A short time ago, I worried aloud that I had lost one of the Windows Phones PCWorld keeps on hand for testing. A colleague snickered. “Why would anyone steal a Windows Phone?” she asked.
A good question—and I worry further that Microsoft’s senior executives won’t know how to answer that in a year or two.Today, I’m more convinced that Microsoft understands what it should be prioritizing on Windows Phone: the camera. I’m just not convinced they’re going far enough.
Two weeks ago, Microsoft’s Satya Nadella issued a memo that laid out the priorities of the company’s smartphone division: Design phones that “align with Microsoft’s strategic direction,” he wrote. “To win in the higher price tiers, we will focus on breakthrough innovation that expresses and enlivens Microsoft’s digital work and digital life experiences.”
In the same memo, however, Nadella and Devices Group chief Stephen Elop set a priority of growing the Lumia market by slashing prices. “In the near term, we plan to drive Windows Phone volume by targeting the more affordable smartphone segments, which are the fastest growing segments of the market, with Lumia,” Elop wrote.
Now news leaks out that Microsoft plans to release two phones, code-named “Tesla” and “Superman,” in the near future. As The Verge reports, Tesla is described as a replacement to the Lumia 720, whose relatively wide, f/1.9 aperture helped make up for other deficiencies, such as the measly 512MB of RAM. “Superman” sports a 5-megapixel, front-facing “selfie” camera and a 4.7-inch display. Nokia Power User reports that Superman will debut in two versions: a 4.7-inch display with an 8MP rear camera, or a larger 5.0-inch display with a 13MP rear camera.
Today’s flagship is tomorrow’s feature phone
We don’t know what else Microsoft has up its sleeve. But as any smartphone owner knows, phones age quickly. Continual updates to the operating system deliver new features, but those features can also weigh down the phone as it performs other basic tasks, like switching from app to app. Even a flagship smartphone from two years ago can feel slow and clunky today.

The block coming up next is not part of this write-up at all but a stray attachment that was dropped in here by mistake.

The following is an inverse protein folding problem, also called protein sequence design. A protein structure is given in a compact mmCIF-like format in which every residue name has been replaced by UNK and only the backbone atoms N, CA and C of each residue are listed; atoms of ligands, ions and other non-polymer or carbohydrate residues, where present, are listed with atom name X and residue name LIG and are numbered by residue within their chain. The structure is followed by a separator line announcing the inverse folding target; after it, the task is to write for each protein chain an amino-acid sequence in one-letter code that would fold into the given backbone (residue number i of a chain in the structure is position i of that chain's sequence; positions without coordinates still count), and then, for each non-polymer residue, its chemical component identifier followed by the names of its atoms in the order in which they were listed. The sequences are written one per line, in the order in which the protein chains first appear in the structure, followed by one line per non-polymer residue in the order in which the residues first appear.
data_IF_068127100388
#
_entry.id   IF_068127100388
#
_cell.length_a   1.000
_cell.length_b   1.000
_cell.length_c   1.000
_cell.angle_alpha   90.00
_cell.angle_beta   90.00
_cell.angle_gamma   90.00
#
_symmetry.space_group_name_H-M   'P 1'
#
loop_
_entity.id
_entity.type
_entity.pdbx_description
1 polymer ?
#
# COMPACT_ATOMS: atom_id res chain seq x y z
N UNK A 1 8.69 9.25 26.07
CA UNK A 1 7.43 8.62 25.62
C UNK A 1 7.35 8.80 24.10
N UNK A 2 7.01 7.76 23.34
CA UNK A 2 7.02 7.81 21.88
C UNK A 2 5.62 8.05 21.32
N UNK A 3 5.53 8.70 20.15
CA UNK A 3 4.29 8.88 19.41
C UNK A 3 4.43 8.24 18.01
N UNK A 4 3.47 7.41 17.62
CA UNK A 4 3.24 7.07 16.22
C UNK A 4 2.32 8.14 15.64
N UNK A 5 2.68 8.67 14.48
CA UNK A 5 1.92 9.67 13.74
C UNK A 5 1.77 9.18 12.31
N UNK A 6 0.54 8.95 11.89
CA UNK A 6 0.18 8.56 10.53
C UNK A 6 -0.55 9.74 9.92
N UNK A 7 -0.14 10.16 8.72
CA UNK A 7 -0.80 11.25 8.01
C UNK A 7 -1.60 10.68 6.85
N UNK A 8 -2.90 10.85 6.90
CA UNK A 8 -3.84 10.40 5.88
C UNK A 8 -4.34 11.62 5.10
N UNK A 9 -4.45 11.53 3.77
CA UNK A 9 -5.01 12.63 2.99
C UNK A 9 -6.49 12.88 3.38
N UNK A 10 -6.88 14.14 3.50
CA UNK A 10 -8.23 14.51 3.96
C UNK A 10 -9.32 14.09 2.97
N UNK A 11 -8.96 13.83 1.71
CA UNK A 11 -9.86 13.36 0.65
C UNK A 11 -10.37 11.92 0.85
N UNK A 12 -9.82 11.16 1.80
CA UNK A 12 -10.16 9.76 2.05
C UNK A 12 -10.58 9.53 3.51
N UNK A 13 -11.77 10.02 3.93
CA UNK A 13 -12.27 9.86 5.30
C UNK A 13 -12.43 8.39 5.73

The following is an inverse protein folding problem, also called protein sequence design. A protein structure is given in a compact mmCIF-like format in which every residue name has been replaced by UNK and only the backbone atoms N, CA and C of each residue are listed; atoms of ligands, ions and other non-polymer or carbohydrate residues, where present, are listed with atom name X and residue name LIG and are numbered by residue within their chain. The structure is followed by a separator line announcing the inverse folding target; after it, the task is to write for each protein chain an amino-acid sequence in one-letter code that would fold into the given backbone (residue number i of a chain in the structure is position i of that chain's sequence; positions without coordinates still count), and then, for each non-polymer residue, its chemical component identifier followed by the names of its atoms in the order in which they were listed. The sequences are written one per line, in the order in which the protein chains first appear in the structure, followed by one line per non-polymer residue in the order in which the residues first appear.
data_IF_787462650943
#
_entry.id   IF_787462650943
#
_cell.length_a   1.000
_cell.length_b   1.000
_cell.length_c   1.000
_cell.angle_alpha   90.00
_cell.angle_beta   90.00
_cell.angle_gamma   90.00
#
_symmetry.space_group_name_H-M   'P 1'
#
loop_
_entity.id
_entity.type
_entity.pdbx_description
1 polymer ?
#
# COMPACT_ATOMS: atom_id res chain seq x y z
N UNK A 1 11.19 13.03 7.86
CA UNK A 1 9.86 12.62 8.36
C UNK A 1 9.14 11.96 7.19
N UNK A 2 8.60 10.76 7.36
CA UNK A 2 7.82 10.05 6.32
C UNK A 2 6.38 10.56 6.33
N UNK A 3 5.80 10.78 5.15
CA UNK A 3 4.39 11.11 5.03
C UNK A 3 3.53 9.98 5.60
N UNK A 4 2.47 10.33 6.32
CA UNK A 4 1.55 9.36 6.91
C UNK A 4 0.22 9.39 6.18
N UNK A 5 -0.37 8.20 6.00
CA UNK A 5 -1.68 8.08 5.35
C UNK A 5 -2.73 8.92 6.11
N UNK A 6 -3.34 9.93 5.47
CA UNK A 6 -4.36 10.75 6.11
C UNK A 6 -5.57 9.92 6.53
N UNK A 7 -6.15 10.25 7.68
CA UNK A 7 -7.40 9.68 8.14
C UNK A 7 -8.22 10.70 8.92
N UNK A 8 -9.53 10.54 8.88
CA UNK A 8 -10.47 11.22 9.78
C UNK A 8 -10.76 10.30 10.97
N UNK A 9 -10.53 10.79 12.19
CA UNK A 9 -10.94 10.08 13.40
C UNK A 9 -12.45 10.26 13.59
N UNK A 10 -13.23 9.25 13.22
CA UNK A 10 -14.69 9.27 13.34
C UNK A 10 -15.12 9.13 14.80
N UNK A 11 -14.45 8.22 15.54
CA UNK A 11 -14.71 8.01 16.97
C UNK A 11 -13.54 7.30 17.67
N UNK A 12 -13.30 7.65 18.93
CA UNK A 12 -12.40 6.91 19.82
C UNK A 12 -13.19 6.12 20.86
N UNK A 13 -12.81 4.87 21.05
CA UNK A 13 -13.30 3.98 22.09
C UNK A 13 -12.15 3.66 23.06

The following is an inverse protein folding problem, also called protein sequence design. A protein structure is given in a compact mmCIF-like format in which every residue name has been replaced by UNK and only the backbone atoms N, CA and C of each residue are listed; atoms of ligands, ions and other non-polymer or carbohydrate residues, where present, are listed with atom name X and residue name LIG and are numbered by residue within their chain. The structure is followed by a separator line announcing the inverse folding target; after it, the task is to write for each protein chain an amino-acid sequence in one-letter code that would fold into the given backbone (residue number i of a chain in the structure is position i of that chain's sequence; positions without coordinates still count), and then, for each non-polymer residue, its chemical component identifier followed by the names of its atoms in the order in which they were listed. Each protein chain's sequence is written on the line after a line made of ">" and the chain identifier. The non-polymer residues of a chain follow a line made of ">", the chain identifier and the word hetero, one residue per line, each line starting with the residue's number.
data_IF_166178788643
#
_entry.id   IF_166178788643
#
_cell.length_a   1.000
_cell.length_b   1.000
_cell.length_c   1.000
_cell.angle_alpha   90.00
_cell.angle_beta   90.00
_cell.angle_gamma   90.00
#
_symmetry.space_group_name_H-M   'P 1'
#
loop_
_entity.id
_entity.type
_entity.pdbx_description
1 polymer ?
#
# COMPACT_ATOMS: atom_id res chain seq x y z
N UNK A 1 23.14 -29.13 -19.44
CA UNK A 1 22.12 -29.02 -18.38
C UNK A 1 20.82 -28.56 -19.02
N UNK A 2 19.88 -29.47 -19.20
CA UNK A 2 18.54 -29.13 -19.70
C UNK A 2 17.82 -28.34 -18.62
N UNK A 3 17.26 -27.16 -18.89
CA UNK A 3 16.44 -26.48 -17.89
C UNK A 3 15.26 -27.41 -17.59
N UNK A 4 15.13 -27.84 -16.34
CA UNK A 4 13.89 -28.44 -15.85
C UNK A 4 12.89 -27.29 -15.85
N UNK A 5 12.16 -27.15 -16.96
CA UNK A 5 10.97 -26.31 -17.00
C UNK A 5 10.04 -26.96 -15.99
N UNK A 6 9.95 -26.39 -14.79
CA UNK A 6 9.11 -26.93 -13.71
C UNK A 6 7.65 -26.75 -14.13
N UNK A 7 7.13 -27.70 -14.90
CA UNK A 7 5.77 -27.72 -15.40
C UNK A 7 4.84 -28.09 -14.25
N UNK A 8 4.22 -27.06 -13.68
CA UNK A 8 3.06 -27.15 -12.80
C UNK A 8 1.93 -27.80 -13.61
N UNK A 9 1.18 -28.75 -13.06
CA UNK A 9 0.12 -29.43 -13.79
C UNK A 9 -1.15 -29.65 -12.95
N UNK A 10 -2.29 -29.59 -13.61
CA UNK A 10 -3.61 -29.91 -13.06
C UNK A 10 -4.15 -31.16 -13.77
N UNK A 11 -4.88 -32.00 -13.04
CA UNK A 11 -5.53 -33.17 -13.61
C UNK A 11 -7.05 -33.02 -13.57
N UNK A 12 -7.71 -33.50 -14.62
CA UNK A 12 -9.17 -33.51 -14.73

Over time, users can sour on what was formerly a beloved product. But certain features, such as cameras, can stand the test of time.
A few weeks ago, Microsoft held an event to introduce some of the press to the capabilities of its Lumia smartphones, with demo units of phones including the Lumia Icon or the Lumia 1020.
Tellingly, the phones were preloaded with the Instagram beta app, Nokia Camera, Photoshop Express, Vine, and other apps designed to show off the phone’s camera—which, in conversation, Microsoft executives confirmed as one of the strengths of the Windows Phone platform. Last week, on vacation in Monterey, I made sure to bring a Windows Phone with me, as the Lumia 1020’s 41MP camera simply takes better pictures (that I can crop without losing fidelity) than my Samsung Galaxy Note 3.
Following the recent announcement of massive layoffs in the Nokia division, however, that get-together feels somewhat like a wake. And then there was the subsequent release of the midrange Lumia 635, whose lack of a front-facing phone now appears misplaced given Microsoft’s new-found love of the selfie.
Cameras last, CPUs don’t
And this puts me, and Microsoft, in an odd position. On one hand, I’m an avowed fan of Microsoft’s smartphone cameras. The combination of high resolution, color fidelity, low-light performance and manual controls provides a superior photo-taking experience—for the rear-facing camera. Will prioritizing the front-facing “selfie” camera go over as well? I’m just not sure.
What I do know, though, is this: the Lumia 1020 debuted in 2013. A year from now, I can still see Windows Phone customers pulling it out to document birthdays, vacations, and weddings. Physical features such as camera don’t degrade over time. But as new apps and services debut, any phone will inevitably feel slower.
So maybe this is Microsoft’s new strategy: tap-dancing between the high-end and midrange, taking the high-end camera technology it placed on the rear of the camera and migrating it to the front. Making the phone “personal” again. And tacking on a CPU that could conk out in a year or two, when a user’s contract expires.
At this point, I’ve become less concerned about the “app gap” between Windows Phone apps and the rest of the smartphone universe. Even though I personally find a Windows Phone’s Office and Outlook integration one of its strongest assets, I find myself using Windows Phones more and more for their cameras.
It may be wishful thinking, but what I’d love is for the 41-megapixel camera on the 2013-era Lumia 1020 become a flagship feature for new generations of Lumia phones. Microsoft’s Cortana constantly gains new capabilities, but so do Google Now and Siri. Apps come and go. But gaining a reputation as the “SLR of smartphones” would allow photobugs to “step up” to a Windows Phone. Cachet begets jealousy, and Windows Phone could use a bit of that right now.